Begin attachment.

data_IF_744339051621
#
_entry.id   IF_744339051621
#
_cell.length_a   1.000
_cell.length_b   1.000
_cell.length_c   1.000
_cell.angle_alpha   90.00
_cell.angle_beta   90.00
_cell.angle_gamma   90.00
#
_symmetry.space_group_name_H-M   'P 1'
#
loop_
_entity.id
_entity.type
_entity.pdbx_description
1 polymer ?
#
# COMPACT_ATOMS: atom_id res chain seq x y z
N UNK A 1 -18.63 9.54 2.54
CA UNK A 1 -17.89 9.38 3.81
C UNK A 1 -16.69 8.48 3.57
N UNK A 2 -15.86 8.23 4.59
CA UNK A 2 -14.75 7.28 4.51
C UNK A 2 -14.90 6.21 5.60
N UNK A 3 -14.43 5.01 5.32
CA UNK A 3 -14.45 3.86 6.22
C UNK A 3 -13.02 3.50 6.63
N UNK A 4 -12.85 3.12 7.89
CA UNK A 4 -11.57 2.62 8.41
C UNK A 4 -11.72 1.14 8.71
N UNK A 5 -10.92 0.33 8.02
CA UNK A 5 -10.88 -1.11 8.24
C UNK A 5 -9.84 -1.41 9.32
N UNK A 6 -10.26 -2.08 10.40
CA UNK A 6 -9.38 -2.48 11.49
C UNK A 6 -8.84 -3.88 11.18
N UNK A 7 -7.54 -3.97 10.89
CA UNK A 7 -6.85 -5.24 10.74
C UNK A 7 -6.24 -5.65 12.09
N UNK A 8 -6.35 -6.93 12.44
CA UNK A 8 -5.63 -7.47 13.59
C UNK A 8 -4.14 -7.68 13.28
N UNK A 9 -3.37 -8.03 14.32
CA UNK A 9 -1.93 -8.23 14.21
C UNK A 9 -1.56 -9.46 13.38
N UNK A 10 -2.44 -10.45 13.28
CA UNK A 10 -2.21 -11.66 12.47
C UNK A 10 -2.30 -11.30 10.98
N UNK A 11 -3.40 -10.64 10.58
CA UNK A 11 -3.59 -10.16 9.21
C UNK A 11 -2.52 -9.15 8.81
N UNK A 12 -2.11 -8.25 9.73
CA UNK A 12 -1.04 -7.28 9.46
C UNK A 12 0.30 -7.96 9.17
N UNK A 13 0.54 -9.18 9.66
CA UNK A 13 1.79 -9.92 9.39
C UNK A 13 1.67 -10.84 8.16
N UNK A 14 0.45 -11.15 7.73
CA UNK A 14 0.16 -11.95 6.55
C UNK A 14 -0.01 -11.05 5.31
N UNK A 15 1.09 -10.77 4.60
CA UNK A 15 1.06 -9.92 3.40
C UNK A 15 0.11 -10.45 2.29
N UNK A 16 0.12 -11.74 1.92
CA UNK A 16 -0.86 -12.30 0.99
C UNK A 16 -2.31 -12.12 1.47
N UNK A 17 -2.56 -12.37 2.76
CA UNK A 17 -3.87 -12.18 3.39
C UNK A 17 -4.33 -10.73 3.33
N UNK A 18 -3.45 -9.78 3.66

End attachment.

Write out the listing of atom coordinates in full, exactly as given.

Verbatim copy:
data_IF_744339051621
#
_entry.id   IF_744339051621
#
_cell.length_a   1.000
_cell.length_b   1.000
_cell.length_c   1.000
_cell.angle_alpha   90.00
_cell.angle_beta   90.00
_cell.angle_gamma   90.00
#
_symmetry.space_group_name_H-M   'P 1'
#
loop_
_entity.id
_entity.type
_entity.pdbx_description
1 polymer ?
#
# COMPACT_ATOMS: atom_id res chain seq x y z
N UNK A 1 -18.63 9.54 2.54
CA UNK A 1 -17.89 9.38 3.81
C UNK A 1 -16.69 8.48 3.57
N UNK A 2 -15.86 8.23 4.59
CA UNK A 2 -14.75 7.28 4.51
C UNK A 2 -14.90 6.21 5.60
N UNK A 3 -14.43 5.01 5.32
CA UNK A 3 -14.45 3.86 6.22
C UNK A 3 -13.02 3.50 6.63
N UNK A 4 -12.85 3.12 7.89
CA UNK A 4 -11.57 2.62 8.41
C UNK A 4 -11.72 1.14 8.71
N UNK A 5 -10.92 0.33 8.02
CA UNK A 5 -10.88 -1.11 8.24
C UNK A 5 -9.84 -1.41 9.32
N UNK A 6 -10.26 -2.08 10.40
CA UNK A 6 -9.38 -2.48 11.49
C UNK A 6 -8.84 -3.88 11.18
N UNK A 7 -7.54 -3.97 10.89
CA UNK A 7 -6.85 -5.24 10.74
C UNK A 7 -6.24 -5.65 12.09
N UNK A 8 -6.35 -6.93 12.44
CA UNK A 8 -5.63 -7.47 13.59
C UNK A 8 -4.14 -7.68 13.28
N UNK A 9 -3.37 -8.03 14.32
CA UNK A 9 -1.93 -8.23 14.21
C UNK A 9 -1.56 -9.46 13.38
N UNK A 10 -2.44 -10.45 13.28
CA UNK A 10 -2.21 -11.66 12.47
C UNK A 10 -2.30 -11.30 10.98
N UNK A 11 -3.40 -10.64 10.58
CA UNK A 11 -3.59 -10.16 9.21
C UNK A 11 -2.52 -9.15 8.81
N UNK A 12 -2.11 -8.25 9.73
CA UNK A 12 -1.04 -7.28 9.46
C UNK A 12 0.30 -7.96 9.17
N UNK A 13 0.54 -9.18 9.66
CA UNK A 13 1.79 -9.92 9.39
C UNK A 13 1.67 -10.84 8.16
N UNK A 14 0.45 -11.15 7.73
CA UNK A 14 0.16 -11.95 6.55
C UNK A 14 -0.01 -11.05 5.31
N UNK A 15 1.09 -10.77 4.60
CA UNK A 15 1.06 -9.92 3.40
C UNK A 15 0.11 -10.45 2.29
N UNK A 16 0.12 -11.74 1.92
CA UNK A 16 -0.86 -12.30 0.99
C UNK A 16 -2.31 -12.12 1.47
N UNK A 17 -2.56 -12.37 2.76
CA UNK A 17 -3.87 -12.18 3.39
C UNK A 17 -4.33 -10.73 3.33
N UNK A 18 -3.45 -9.78 3.66